Forgotten details of ACA Compliance

Forgotten details of the ACAAs healthcare reform presents more pressing dilemmas for business owners, employers are looking towards insurance brokers to be their expert consultants. Brokers and agents who can devise a complete coverage package for their clients stands the best chance of keeping the decision-makers trust and the company’s business. Unfortunately, some brokers are forgetting about the little details of the ACA that can cost the most money. As a broker, it’s your responsibility to keep your clients informed.

Here are 7 details you or your clients may have missed.

  1. Update employee handbooks

If an employee handbook doesn’t reflect a company’s current benefits offering or is not properly updated, efforts may be in vein. Especially once an audit rolls around, as both the IRS and the Department of Labor may request copies for examination.

  1. Be explicit with the health care coverage offered to employee.

The ACA makes it mandatory for all large employers (those with 50 or more full-time employees/equivalents) to offer health care coverage to their 30+ hours a week employees. Failure to communicate with employees raises the risk of employees applying for subsidies on the exchange resulting in per-employee penalties that will add up quickly. Within the handbook, employers need to make sure the criteria for eligibility for health care coverage complies with the ACA.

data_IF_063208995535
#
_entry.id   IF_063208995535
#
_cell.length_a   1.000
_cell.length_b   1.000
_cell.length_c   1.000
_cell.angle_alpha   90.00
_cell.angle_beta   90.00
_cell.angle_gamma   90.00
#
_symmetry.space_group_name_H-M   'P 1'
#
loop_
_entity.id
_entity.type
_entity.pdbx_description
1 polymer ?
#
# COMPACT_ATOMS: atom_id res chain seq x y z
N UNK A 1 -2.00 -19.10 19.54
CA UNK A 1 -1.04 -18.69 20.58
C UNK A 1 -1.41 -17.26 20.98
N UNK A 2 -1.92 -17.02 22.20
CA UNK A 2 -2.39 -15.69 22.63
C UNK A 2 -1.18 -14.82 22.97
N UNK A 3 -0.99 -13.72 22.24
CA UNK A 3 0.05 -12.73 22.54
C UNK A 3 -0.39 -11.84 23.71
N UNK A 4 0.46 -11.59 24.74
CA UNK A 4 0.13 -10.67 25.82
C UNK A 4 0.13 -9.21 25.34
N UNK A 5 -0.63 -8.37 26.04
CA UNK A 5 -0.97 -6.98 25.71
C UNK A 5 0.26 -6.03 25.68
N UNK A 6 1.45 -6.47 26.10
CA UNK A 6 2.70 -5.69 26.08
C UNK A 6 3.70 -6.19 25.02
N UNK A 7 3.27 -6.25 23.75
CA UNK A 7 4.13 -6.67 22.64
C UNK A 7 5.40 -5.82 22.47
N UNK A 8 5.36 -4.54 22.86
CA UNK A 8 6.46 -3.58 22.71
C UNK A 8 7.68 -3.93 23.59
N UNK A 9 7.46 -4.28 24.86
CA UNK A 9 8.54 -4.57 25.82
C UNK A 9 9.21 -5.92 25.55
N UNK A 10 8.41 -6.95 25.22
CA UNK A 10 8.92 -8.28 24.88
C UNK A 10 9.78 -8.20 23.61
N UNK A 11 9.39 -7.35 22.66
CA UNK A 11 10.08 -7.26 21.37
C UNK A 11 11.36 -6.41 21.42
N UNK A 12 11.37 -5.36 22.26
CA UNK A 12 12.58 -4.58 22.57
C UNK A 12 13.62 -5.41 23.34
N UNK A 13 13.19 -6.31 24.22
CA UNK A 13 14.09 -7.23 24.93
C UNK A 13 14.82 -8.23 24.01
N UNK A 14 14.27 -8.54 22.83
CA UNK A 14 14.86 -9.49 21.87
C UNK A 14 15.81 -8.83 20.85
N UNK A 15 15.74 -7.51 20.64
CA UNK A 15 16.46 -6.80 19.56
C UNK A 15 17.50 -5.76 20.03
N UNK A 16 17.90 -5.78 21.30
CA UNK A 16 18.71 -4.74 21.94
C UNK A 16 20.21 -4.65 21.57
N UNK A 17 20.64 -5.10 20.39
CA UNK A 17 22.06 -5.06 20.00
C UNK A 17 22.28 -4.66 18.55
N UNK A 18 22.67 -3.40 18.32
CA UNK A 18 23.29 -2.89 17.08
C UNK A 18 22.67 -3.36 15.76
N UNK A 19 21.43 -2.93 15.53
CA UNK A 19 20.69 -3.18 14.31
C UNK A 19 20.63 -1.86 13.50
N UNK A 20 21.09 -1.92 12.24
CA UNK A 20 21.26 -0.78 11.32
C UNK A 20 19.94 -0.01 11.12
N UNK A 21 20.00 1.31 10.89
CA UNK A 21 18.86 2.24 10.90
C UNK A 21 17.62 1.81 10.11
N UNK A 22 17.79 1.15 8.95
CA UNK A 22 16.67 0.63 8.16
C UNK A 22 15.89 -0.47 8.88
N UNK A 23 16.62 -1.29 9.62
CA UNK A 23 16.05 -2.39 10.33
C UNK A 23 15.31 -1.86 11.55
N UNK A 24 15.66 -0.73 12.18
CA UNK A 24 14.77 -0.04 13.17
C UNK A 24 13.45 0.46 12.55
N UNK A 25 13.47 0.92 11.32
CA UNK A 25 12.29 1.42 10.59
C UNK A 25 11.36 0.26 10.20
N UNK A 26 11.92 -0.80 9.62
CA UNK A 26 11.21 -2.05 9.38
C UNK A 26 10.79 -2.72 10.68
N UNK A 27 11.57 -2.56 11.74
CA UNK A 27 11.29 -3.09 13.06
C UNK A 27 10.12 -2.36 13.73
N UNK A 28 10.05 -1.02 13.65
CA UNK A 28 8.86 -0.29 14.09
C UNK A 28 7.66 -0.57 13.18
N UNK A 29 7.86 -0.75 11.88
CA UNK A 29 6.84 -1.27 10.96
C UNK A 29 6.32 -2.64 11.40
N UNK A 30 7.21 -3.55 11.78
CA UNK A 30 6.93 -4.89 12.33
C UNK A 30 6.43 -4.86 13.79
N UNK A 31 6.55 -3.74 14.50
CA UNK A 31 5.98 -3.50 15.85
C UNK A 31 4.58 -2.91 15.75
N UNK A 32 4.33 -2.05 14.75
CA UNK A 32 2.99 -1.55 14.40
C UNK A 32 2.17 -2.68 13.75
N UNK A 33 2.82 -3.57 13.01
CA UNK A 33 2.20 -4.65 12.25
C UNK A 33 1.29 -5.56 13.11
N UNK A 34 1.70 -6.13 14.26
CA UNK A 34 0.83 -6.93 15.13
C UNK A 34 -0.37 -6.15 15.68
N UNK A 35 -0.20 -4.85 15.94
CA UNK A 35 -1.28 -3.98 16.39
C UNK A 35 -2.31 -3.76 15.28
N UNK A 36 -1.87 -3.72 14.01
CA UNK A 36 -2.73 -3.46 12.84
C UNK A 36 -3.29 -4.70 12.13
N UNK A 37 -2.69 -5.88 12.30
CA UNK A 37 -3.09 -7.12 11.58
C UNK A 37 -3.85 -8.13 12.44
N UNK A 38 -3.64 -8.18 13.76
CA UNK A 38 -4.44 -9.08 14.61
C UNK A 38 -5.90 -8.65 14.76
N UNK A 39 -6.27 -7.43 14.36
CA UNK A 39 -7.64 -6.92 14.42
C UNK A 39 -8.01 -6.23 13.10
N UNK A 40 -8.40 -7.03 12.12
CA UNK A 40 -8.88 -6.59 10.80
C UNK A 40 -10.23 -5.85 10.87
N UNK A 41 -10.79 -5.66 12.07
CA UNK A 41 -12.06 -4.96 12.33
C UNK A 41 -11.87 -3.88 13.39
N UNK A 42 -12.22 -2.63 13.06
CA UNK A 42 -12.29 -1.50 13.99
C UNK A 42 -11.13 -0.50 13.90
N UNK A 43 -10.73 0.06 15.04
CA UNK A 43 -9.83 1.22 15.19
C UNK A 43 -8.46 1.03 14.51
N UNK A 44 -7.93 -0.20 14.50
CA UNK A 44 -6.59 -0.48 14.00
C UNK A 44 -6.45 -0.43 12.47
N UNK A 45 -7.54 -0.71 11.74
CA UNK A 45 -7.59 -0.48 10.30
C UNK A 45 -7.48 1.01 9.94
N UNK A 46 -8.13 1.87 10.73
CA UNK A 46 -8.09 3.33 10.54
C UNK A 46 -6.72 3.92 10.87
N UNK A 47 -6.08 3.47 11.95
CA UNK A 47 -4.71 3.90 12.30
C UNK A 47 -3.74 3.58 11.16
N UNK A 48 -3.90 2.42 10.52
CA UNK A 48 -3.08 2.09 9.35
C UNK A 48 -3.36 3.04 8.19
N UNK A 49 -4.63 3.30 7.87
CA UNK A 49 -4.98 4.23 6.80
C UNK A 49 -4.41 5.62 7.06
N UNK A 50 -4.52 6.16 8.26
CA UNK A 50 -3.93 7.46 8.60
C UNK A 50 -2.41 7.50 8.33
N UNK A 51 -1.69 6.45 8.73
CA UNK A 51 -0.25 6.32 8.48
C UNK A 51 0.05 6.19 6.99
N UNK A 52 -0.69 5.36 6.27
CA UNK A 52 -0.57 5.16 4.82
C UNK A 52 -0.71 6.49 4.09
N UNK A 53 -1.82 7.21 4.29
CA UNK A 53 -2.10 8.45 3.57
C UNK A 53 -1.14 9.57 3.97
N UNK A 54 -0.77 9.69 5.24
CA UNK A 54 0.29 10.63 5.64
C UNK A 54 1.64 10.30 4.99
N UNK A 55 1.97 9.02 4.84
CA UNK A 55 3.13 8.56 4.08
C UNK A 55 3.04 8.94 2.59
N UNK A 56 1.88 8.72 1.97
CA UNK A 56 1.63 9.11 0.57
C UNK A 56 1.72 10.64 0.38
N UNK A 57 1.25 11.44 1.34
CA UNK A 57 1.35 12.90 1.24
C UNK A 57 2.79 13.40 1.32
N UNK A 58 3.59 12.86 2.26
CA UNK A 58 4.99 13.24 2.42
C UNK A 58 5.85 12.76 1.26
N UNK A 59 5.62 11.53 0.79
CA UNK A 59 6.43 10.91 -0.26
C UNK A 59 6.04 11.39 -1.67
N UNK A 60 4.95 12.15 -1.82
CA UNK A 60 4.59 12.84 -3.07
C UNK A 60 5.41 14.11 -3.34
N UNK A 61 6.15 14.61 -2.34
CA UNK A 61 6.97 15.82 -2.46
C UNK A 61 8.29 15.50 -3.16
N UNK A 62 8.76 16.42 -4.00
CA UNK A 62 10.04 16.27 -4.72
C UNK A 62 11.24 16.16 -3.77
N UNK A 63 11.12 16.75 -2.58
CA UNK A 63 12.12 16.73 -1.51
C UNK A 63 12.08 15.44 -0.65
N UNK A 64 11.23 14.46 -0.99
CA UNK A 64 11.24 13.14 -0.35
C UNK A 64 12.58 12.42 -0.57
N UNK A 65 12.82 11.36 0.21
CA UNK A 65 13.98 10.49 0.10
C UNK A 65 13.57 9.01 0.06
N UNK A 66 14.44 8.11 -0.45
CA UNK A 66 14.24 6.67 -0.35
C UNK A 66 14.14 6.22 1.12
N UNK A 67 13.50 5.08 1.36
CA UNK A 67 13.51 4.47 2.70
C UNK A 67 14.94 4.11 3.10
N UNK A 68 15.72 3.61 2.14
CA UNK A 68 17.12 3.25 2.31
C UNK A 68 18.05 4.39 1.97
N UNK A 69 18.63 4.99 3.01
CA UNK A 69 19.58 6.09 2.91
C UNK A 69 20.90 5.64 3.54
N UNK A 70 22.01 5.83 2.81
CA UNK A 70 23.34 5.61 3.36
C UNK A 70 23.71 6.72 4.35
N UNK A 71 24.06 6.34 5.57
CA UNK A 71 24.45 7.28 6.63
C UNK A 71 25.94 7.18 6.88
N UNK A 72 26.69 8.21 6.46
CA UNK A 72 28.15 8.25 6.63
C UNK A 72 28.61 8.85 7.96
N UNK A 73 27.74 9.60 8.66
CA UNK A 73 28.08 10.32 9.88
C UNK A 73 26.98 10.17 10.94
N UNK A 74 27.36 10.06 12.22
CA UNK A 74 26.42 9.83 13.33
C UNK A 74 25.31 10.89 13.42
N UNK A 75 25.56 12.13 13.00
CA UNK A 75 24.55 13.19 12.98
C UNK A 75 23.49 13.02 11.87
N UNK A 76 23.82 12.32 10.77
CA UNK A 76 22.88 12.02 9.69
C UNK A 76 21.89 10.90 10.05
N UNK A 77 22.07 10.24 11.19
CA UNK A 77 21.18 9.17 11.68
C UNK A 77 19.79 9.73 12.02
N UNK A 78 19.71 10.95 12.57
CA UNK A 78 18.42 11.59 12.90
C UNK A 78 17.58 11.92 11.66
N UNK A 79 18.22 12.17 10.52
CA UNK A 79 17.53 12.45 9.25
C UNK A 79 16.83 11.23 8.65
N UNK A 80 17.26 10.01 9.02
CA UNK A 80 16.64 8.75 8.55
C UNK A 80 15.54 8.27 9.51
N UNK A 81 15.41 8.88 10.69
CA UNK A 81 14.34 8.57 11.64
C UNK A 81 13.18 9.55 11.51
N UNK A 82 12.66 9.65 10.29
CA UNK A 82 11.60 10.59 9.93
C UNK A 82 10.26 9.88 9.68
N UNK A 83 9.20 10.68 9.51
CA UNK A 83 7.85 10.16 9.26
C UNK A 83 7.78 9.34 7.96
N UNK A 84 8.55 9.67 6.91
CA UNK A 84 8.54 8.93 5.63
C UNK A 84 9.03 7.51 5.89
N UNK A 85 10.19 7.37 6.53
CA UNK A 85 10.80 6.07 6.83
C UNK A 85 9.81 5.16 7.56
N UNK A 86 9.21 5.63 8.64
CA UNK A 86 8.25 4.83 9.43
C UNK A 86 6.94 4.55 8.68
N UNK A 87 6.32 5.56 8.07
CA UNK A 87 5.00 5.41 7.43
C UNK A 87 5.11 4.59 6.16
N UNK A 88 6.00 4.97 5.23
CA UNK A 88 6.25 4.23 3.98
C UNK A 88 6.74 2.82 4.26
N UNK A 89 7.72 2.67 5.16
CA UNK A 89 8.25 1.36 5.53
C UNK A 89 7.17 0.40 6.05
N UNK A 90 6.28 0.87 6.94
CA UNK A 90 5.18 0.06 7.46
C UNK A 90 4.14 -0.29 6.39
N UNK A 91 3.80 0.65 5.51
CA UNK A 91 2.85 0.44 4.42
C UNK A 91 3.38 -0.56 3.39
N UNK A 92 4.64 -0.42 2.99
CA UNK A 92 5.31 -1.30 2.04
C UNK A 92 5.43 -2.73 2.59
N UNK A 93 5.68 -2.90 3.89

1. Document employees who WAIVE coverage

Should employees waive their coverage, employer’s need to protect themselves with documentation. Healthcare.gov supplied the employer appeal request form earlier this year, which requires employers to provide a reason an employee wasn’t eligible for a subsidy and requests documents to support their case.

  1. Don’t discount your full-time equivalent employees

Under the ACA, anyone employed by your company for 30 or more hours per week is eligible for an offer of health care coverage. That may include, “interns,” “temps,” and “part-timers.” The ACA defines who is eligible based on the hours of service and not the titles the company gives such workers. These workers may be eligible for health care and the employer will want to ensure that they are offered coverage if they fall within the eligibility definition.

  1. Include legal waiting period for health care in employee handbook

90 days is the maximum acceptable waiting period for health care under the ACA. Not three months (as some months have 31 days), and not the day after the 90th day (as that exceeds 90 days). The language used must be firm, 90 means 90, an overage of days will come back to haunt employers.

  1. Provide Summary of Benefits Coverage (SBC)

Just as important as offering coverage is educating your employees on what their coverage includes. An SBC breaks down the coverage for employees in an easy to understand format and must be provided beginning on the first day of the first open enrollment period under the ACA.

  1. Calculate eligible employees correctly (or hire someone that can)

Calculating full-time employees is a no brainer for most employers but calculating seasonal or full-time equivalent employees is an area with huge error for most. It’s important to stay educated with the current changes to the law or contract a company to handle it, like FreedomCare.